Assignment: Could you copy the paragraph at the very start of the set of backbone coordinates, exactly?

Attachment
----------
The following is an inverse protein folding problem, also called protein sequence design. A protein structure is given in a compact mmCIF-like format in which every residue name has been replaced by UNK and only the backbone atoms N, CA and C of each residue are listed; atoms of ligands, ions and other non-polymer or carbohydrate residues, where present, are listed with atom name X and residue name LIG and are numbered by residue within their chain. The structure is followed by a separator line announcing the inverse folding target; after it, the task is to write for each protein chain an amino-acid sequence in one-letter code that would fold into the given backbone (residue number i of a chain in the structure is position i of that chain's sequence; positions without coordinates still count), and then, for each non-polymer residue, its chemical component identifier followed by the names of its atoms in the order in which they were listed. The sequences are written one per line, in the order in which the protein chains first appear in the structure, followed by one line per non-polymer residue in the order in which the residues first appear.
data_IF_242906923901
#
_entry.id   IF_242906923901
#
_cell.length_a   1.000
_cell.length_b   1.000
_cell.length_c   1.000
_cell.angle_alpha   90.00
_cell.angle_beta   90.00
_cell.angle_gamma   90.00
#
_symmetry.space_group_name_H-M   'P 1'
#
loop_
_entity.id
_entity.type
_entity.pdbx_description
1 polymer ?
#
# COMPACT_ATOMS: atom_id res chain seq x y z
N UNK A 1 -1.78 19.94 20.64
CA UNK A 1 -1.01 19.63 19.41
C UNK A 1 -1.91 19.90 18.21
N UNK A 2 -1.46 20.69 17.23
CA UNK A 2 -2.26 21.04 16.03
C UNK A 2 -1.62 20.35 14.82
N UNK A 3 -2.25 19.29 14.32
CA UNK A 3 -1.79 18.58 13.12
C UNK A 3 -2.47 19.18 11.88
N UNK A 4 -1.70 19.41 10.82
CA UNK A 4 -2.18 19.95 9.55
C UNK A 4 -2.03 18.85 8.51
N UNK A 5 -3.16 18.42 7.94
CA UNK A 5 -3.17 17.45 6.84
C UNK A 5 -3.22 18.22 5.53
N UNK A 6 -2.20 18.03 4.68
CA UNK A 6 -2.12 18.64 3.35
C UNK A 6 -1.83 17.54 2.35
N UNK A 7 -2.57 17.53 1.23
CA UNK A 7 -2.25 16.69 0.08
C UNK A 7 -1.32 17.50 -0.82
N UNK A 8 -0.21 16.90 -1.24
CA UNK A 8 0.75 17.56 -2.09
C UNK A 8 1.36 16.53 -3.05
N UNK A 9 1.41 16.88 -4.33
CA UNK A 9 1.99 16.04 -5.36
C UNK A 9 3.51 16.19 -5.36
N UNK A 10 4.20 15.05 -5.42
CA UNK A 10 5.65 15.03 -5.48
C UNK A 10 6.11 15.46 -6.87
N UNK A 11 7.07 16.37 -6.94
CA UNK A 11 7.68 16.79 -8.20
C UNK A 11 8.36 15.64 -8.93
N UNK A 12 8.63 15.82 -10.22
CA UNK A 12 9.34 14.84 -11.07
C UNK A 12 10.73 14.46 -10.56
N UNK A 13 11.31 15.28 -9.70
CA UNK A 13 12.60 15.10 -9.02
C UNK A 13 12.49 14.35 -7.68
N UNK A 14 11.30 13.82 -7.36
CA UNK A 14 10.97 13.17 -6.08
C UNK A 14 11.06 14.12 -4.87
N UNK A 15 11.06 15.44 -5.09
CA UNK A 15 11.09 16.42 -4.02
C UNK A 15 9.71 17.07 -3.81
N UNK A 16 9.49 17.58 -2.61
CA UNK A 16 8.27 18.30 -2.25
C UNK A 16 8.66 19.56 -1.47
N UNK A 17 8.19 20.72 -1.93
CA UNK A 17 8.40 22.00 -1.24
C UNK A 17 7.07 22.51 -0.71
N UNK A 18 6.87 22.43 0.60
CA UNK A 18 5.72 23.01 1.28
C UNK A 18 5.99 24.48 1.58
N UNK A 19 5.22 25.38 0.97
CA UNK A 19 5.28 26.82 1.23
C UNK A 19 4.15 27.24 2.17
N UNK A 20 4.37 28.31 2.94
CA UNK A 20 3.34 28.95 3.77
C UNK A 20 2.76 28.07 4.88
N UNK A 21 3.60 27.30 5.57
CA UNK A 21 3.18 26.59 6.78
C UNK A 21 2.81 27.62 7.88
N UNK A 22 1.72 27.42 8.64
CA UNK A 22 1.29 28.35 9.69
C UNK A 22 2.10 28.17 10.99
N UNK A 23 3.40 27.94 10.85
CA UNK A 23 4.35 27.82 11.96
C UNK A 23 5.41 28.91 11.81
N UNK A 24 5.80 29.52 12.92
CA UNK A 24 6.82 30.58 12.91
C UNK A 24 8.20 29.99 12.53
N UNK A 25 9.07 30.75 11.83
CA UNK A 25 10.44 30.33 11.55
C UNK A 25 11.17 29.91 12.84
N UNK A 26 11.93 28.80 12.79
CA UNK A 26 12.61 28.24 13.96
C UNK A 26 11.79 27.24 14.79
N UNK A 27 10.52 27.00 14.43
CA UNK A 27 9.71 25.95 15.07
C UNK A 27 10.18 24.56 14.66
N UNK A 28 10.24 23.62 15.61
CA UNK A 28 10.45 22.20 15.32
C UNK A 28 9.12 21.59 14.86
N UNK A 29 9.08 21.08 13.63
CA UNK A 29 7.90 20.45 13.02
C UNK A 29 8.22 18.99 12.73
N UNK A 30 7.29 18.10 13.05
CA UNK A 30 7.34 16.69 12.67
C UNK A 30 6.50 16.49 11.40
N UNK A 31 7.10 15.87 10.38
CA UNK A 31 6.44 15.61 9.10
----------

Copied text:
The following is an inverse protein folding problem, also called protein sequence design. A protein structure is given in a compact mmCIF-like format in which every residue name has been replaced by UNK and only the backbone atoms N, CA and C of each residue are listed; atoms of ligands, ions and other non-polymer or carbohydrate residues, where present, are listed with atom name X and residue name LIG and are numbered by residue within their chain. The structure is followed by a separator line announcing the inverse folding target; after it, the task is to write for each protein chain an amino-acid sequence in one-letter code that would fold into the given backbone (residue number i of a chain in the structure is position i of that chain's sequence; positions without coordinates still count), and then, for each non-polymer residue, its chemical component identifier followed by the names of its atoms in the order in which they were listed. The sequences are written one per line, in the order in which the protein chains first appear in the structure, followed by one line per non-polymer residue in the order in which the residues first appear.